Resources / Prepare And Apply

Tips to Improve Your SAT and ACT Scores

group of students on campus

What can you do to raise your SAT and ACT scores? Here are tried-and-true test-taking strategies to help you prepare to do your best.

These tips may help you improve your ability to remain calm, collected, and focused during the SAT and ACT tests -- and see a payoff in your test scores.

The Day before the Test

  • Do a light review. The day before the test isn't the day for intense studying, advise test experts. Reviewing some problems or areas of the test that you feel less confident about is fine, but keep the review to an hour or two — and try to avoid taking a full practice test. 
  • Get it together. Organize the things you'll bring to the test center, or to school if you're taking the test there. This includes your test admission ticket, ID, several sharpened pencils, erasers, a watch, and a calculator with fresh batteries (and an extra set, just in case). Make sure you know where your test center is — or the classroom location if you're taking the test at school — and how long it will take you to get there.
  • Get some rest. Get at least eight hours of sleep the night before the test. This will help you arrive at the test center rested and alert.

On Test Day

  • Eat breakfast and bring snacks. A good breakfast, including some protein, will keep your energy level even, and prevent you from getting distracted by hunger pangs. Bring a healthy snack, such as a protein bar or sandwich, to eat during the break.
  • Wear comfy clothes. Forget about fashion on test day. Wear layers so you can easily adapt if the room temperature changes.
  • Get there early. If you know you will arrive at least 15 minutes before the official start time, you won't worry about being late. 
  • Choose your seat. Find a seat away from the door and near the back of the room to avoid distractions. If possible, avoid sitting near air conditioning or heating vents and pencil sharpeners.

During the Test

  • Read the directions. Sounds simple, but lots of students don't take the time to do this.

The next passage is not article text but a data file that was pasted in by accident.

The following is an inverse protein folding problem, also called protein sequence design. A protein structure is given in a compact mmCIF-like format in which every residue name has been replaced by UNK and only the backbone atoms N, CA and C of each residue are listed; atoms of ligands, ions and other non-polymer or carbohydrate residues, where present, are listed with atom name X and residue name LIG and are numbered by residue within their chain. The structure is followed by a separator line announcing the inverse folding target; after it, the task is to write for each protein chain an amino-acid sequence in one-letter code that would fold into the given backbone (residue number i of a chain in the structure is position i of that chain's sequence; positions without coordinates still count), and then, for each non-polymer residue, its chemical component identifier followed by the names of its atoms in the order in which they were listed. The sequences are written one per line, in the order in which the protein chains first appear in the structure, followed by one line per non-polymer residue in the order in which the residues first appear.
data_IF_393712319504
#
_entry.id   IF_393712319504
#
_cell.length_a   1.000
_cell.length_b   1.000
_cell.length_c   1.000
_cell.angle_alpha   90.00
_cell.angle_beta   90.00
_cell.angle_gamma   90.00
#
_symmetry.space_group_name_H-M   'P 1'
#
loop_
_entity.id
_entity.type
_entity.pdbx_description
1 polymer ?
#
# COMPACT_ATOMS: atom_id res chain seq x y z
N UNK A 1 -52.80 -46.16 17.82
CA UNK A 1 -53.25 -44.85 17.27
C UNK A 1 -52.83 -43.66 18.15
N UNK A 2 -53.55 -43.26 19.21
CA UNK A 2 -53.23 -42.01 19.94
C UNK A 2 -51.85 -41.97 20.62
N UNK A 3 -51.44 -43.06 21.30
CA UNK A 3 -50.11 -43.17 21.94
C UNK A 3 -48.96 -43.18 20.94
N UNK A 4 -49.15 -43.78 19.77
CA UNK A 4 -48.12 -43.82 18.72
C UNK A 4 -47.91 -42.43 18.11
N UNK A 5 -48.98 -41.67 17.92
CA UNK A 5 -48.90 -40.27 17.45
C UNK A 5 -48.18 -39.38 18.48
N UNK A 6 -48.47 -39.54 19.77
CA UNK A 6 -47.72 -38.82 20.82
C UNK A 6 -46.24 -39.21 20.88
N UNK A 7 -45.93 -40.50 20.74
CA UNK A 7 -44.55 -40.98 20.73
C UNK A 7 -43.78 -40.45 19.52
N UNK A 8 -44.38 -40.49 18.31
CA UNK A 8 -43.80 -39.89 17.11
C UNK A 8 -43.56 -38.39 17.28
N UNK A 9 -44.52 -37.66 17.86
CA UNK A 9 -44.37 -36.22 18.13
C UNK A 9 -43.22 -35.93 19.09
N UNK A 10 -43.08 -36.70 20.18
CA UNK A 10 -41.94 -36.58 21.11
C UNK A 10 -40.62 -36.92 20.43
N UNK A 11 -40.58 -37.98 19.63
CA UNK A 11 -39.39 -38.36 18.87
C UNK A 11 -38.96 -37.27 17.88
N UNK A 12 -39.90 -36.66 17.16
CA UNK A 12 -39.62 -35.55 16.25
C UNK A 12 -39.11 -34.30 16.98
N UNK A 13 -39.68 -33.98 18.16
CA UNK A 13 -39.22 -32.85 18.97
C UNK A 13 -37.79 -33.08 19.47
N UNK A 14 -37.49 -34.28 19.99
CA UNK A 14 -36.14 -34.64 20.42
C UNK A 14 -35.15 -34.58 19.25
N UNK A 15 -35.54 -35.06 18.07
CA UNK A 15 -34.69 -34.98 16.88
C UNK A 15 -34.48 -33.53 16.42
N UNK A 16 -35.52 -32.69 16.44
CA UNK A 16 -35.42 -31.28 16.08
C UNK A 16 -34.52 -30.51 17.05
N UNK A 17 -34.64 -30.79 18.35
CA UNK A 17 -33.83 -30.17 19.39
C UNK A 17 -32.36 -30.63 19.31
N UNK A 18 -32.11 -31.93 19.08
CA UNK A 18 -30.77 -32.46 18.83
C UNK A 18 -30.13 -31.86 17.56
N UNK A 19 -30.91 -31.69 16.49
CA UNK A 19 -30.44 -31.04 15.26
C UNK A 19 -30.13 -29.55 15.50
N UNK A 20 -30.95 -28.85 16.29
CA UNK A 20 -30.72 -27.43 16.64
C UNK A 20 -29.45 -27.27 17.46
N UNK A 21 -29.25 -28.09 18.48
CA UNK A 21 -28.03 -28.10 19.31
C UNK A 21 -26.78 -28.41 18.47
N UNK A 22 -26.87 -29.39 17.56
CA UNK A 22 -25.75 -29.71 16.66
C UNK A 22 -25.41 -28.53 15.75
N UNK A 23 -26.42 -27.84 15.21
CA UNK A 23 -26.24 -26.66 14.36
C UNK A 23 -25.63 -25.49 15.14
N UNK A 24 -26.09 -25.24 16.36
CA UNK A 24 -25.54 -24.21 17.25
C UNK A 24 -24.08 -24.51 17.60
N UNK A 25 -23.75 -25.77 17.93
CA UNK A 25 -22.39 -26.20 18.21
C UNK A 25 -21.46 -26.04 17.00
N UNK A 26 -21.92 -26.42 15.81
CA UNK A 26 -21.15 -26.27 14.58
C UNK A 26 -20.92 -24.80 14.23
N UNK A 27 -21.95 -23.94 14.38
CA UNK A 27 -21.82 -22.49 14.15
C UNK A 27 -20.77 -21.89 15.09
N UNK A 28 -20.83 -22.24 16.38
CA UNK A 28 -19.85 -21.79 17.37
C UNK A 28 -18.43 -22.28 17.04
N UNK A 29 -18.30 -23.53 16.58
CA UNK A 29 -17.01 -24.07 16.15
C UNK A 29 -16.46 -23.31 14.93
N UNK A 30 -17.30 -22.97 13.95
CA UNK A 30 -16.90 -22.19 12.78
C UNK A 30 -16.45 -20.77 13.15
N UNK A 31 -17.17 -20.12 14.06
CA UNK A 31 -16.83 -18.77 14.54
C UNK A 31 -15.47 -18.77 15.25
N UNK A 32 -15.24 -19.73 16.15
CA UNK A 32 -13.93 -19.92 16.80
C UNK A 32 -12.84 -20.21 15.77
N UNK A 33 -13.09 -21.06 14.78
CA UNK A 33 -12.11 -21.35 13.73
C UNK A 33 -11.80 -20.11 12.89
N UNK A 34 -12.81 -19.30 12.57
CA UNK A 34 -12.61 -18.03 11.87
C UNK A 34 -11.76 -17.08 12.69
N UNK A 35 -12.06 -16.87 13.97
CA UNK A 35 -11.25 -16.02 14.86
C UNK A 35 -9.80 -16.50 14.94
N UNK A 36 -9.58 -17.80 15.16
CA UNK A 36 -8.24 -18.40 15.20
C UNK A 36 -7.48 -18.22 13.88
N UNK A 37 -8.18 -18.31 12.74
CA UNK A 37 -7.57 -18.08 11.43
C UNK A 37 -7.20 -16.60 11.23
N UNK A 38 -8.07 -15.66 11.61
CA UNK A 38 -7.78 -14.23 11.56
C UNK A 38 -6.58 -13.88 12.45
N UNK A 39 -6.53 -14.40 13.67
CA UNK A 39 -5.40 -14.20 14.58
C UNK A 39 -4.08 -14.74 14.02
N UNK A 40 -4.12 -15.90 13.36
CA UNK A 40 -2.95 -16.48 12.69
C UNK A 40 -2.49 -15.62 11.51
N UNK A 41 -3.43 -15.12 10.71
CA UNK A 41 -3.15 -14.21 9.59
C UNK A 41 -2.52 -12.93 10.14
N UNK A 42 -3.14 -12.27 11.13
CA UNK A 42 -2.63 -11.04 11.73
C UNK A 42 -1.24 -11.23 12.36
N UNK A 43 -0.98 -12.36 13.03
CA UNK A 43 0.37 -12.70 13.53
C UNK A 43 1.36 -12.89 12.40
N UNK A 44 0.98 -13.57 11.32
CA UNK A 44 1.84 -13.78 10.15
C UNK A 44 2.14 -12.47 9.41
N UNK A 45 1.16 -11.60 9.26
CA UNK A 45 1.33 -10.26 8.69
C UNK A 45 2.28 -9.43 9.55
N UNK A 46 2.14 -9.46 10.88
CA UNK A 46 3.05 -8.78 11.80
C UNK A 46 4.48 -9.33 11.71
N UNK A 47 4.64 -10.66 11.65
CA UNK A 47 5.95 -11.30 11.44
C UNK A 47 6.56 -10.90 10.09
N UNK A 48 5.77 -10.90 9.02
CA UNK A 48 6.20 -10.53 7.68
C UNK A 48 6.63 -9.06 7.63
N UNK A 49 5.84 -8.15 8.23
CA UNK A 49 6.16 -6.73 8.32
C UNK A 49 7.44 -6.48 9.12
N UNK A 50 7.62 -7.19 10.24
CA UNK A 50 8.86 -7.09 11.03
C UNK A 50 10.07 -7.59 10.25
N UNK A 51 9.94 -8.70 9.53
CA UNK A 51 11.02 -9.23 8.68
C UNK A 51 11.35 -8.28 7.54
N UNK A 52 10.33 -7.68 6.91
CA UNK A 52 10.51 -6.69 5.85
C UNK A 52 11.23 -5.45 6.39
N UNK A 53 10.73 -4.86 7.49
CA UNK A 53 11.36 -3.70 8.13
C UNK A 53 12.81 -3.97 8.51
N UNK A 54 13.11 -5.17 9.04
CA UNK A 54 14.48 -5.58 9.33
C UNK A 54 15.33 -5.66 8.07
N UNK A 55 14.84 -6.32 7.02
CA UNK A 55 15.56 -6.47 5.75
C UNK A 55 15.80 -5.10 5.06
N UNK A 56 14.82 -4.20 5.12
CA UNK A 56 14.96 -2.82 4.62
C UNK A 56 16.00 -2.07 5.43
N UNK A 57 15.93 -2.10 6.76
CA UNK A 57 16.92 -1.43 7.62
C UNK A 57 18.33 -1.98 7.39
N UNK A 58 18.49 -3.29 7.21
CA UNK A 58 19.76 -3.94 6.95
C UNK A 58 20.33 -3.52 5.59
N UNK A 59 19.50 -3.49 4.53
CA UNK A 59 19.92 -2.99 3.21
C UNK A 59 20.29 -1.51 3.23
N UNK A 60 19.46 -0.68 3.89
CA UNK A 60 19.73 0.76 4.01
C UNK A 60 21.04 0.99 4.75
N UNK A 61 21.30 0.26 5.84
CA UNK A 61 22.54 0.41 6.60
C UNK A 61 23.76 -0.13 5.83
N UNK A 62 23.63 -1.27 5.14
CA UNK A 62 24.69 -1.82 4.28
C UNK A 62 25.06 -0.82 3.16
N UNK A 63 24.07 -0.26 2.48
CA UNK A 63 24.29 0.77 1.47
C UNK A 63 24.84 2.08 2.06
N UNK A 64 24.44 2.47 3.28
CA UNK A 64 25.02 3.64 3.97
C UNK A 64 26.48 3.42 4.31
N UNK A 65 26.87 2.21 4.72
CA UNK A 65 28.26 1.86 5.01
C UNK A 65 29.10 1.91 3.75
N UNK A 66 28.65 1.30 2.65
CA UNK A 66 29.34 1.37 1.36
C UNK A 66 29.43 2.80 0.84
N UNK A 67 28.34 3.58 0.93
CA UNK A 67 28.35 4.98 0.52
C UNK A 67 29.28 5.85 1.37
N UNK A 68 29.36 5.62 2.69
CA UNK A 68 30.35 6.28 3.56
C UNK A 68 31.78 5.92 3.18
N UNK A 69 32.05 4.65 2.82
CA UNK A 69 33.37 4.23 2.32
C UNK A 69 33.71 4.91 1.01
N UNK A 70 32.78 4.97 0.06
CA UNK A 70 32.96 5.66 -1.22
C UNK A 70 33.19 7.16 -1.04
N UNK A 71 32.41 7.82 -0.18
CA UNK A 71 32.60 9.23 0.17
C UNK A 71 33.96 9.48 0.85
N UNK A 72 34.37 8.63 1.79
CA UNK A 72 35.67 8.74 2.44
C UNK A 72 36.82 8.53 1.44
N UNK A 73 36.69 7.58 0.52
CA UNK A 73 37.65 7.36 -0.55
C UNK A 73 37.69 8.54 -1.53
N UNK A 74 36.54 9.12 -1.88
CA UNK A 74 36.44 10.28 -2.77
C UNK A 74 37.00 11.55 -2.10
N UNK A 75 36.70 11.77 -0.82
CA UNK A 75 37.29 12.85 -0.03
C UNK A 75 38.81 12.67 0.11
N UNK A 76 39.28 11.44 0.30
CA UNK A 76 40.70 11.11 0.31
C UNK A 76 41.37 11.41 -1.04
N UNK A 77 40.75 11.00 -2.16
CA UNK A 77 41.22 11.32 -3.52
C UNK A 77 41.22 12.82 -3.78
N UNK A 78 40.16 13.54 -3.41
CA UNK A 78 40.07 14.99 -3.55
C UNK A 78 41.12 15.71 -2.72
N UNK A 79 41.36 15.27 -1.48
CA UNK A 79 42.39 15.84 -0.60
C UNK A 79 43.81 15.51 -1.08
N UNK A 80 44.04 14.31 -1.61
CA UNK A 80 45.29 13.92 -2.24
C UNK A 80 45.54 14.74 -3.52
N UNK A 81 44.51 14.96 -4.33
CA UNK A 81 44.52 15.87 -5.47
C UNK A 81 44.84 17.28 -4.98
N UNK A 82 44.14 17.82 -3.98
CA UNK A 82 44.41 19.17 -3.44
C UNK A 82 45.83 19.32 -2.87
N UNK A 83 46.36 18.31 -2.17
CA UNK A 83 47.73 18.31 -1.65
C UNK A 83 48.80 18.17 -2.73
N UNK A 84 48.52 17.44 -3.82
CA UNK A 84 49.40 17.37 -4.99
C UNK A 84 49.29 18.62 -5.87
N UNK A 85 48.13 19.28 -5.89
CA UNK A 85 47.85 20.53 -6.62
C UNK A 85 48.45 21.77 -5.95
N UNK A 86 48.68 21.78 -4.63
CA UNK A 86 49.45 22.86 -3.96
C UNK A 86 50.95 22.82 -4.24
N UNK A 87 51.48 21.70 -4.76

• Read the questions carefully. Before marking any answer, read the question carefully to be sure you understand what is asked. For example, are you supposed to pick the one that belongs or the one that doesn't belong?
  • Answer easier questions first. Get the questions you're sure about out of the way first, even if it means skipping some questions and coming back to them.
  • Don't spend too much time on any one question. If you have narrowed down the answer to a couple of choices, circle the question and come back to it with fresh eyes after you've answered other questions.
  • Don't guess blindly. If you can eliminate even one choice, your chance of choosing the right answer is greater.
  • Work it out on paper. Don't be afraid to use your test booklet as scratch paper if you need to compose sentences or do part of a problem by hand.
  • Organize your thoughts. Before you write your essay, take a few minutes to outline your key points. Your essay will be better and easier to write.
  • Breathe. If you get nervous during the test, do some deep breathing to calm yourself. Inhale, count to three, and then exhale, repeat about five times. Remember that your test score is only one part of your college application and that many colleges no longer require test scores.
  • Use all the time. If you finish a section before time is up, use the extra time to proofread and check your answers.

Preparing for the SAT or ACT months before taking the test is the best way to ensure you'll get a good score. However, following some of these strategies may put you at ease before and during the test — and give your test-taking skills a boost. Good luck!

We try to make content available to you on that you may find helpful. The content may include articles, opinions and other information provided by third parties. If we can reasonably fact check articles provided by third parties and information used in those articles, we will. However, opinions of third parties are their own, and no fact checking is possible. The content on may not apply to you or your situation. We recommend that you refrain from acting or not acting on the basis of any content contained on without consulting with your parents, high school counselors, admissions representatives or other college counseling professionals. We will not be liable for the content on or your actions based on any content on